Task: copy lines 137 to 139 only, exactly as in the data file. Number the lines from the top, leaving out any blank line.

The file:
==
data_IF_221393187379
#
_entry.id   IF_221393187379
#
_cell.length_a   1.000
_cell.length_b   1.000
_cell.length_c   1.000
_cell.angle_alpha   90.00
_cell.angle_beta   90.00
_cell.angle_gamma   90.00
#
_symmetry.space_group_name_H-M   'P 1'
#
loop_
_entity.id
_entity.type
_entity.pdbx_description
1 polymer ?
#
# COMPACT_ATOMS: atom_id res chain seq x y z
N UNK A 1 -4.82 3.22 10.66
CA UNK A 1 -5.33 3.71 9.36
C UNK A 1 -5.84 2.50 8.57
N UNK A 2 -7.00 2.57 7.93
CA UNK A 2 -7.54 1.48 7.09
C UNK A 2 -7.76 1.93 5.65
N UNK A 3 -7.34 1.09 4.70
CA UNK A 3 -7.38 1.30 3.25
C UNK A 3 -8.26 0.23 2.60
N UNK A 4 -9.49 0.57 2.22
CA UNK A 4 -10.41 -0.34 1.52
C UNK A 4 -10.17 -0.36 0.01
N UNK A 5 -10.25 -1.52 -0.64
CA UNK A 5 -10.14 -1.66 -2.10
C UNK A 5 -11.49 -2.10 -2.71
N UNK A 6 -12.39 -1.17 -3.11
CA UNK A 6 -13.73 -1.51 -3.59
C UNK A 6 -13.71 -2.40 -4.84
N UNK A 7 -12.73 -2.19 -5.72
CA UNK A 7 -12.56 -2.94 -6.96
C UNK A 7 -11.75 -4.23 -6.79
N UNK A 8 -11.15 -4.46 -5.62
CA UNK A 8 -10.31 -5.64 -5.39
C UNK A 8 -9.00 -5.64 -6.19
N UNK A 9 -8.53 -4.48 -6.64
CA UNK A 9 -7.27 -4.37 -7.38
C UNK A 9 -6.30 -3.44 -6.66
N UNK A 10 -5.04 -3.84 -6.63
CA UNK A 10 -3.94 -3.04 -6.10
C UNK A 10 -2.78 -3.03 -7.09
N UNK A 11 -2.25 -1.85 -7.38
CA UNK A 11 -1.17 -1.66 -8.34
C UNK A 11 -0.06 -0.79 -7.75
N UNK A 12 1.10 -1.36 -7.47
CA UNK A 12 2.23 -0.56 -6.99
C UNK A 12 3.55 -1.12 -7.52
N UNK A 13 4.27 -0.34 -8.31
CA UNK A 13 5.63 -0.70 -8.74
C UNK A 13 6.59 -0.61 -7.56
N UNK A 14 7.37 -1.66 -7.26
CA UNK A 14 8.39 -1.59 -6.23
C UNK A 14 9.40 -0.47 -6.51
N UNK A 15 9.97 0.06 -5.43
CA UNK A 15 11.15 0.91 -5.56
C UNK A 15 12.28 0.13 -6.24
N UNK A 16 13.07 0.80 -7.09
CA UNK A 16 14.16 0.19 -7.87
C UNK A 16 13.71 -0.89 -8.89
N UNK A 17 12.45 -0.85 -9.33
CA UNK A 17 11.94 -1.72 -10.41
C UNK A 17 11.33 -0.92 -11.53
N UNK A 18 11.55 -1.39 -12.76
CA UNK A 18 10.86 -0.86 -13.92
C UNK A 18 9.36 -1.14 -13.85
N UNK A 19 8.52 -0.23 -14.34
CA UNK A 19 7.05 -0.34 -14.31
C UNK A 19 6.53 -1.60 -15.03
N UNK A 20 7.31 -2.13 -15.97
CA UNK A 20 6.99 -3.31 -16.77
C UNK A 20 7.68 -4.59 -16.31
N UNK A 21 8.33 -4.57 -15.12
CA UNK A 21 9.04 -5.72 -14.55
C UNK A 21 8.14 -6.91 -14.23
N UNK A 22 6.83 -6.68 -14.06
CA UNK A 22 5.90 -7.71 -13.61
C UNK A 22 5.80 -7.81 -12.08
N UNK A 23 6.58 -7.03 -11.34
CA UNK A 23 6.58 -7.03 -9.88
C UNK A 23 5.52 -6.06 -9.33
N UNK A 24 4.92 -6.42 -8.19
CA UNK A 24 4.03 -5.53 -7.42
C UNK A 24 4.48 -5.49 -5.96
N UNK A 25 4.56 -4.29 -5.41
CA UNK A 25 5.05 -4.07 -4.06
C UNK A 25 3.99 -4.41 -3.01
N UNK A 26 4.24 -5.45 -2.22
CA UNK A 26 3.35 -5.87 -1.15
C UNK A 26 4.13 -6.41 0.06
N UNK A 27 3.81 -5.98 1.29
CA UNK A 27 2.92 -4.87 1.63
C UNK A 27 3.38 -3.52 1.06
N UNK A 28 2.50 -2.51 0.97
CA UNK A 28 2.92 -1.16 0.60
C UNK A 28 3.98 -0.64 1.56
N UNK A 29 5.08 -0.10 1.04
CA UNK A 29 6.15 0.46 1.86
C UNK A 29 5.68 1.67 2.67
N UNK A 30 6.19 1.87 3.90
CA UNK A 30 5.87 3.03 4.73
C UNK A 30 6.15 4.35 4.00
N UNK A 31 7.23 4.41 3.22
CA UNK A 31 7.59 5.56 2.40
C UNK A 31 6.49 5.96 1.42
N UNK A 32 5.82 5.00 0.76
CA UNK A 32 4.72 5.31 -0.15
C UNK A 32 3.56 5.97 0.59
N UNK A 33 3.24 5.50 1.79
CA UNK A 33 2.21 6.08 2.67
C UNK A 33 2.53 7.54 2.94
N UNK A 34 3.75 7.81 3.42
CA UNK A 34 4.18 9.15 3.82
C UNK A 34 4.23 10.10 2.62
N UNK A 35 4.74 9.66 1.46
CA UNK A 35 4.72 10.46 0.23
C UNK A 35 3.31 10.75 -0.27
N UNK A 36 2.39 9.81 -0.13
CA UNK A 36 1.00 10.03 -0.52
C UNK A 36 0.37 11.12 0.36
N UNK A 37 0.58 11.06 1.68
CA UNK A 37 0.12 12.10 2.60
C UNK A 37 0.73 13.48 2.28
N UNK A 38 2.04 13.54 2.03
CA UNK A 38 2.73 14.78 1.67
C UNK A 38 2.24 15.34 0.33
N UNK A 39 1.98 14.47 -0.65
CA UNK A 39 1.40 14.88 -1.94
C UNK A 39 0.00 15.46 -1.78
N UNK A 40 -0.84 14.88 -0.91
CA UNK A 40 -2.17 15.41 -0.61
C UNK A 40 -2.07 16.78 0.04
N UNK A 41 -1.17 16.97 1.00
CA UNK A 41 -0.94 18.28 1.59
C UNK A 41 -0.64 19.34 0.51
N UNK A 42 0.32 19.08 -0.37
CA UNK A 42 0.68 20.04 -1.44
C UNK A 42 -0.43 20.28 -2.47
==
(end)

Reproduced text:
C UNK A 39 0.00 15.46 -1.78
N UNK A 40 -0.84 14.88 -0.91
CA UNK A 40 -2.17 15.41 -0.61